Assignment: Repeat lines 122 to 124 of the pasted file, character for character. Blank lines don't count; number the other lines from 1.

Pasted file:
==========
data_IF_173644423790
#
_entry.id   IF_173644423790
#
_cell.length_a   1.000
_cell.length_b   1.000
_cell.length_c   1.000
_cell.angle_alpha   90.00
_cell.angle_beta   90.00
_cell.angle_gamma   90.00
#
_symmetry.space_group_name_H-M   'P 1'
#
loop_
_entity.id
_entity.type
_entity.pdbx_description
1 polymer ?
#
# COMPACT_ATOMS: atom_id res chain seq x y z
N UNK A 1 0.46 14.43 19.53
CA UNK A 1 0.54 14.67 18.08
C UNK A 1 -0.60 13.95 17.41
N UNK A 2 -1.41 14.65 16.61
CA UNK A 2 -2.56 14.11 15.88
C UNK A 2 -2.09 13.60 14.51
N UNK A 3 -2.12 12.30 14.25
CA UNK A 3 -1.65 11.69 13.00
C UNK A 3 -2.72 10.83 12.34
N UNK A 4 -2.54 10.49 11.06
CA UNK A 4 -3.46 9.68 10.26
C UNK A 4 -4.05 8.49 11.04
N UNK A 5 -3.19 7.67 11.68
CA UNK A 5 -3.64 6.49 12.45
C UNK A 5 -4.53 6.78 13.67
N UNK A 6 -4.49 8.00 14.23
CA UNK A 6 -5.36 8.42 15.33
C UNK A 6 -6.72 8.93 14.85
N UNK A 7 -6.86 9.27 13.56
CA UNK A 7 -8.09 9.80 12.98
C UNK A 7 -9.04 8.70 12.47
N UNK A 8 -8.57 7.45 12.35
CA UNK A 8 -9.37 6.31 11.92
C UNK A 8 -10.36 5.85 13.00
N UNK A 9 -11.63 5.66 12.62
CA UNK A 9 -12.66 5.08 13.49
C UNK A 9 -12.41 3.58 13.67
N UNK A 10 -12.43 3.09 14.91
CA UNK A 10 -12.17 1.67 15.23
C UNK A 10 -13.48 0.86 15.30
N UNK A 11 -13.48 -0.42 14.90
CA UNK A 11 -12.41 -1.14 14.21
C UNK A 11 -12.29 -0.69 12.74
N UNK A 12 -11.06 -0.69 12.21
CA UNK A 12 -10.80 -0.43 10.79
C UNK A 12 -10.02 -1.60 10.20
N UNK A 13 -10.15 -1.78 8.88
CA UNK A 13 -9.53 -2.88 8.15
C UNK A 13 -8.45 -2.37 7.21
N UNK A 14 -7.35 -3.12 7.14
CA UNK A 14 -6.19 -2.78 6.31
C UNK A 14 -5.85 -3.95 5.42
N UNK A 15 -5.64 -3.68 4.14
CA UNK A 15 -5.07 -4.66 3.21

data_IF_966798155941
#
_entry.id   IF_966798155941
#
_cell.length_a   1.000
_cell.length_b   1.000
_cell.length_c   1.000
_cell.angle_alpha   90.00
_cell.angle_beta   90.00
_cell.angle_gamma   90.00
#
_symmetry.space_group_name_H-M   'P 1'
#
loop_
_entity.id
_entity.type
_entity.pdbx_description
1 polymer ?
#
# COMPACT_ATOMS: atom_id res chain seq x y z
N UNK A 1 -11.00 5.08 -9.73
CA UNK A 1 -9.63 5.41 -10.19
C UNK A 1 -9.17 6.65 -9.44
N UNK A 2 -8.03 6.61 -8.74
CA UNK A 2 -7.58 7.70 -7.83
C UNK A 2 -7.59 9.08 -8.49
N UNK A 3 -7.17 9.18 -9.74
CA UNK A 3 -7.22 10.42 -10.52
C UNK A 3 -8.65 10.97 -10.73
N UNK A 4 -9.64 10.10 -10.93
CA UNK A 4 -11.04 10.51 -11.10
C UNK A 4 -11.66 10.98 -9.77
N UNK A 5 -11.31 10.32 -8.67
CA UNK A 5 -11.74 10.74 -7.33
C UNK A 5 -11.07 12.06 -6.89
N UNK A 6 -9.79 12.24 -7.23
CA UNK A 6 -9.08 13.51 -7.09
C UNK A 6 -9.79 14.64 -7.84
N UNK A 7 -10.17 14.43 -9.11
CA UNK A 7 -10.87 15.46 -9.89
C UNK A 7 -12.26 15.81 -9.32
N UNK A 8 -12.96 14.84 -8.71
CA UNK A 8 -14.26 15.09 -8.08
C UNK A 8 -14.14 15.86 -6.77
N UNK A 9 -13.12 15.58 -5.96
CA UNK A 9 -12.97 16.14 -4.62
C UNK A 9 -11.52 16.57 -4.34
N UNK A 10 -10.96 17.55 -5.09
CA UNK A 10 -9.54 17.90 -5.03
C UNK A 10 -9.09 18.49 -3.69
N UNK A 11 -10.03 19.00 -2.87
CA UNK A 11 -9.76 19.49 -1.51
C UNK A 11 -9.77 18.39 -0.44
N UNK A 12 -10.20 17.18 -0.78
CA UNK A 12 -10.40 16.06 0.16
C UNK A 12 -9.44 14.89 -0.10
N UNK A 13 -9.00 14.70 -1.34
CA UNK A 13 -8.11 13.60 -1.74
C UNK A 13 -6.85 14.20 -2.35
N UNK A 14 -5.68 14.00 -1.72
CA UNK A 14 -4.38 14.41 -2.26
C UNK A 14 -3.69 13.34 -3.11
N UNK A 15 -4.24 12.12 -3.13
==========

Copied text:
CA UNK A 13 -8.11 13.60 -1.74
C UNK A 13 -6.85 14.20 -2.35
N UNK A 14 -5.68 14.00 -1.72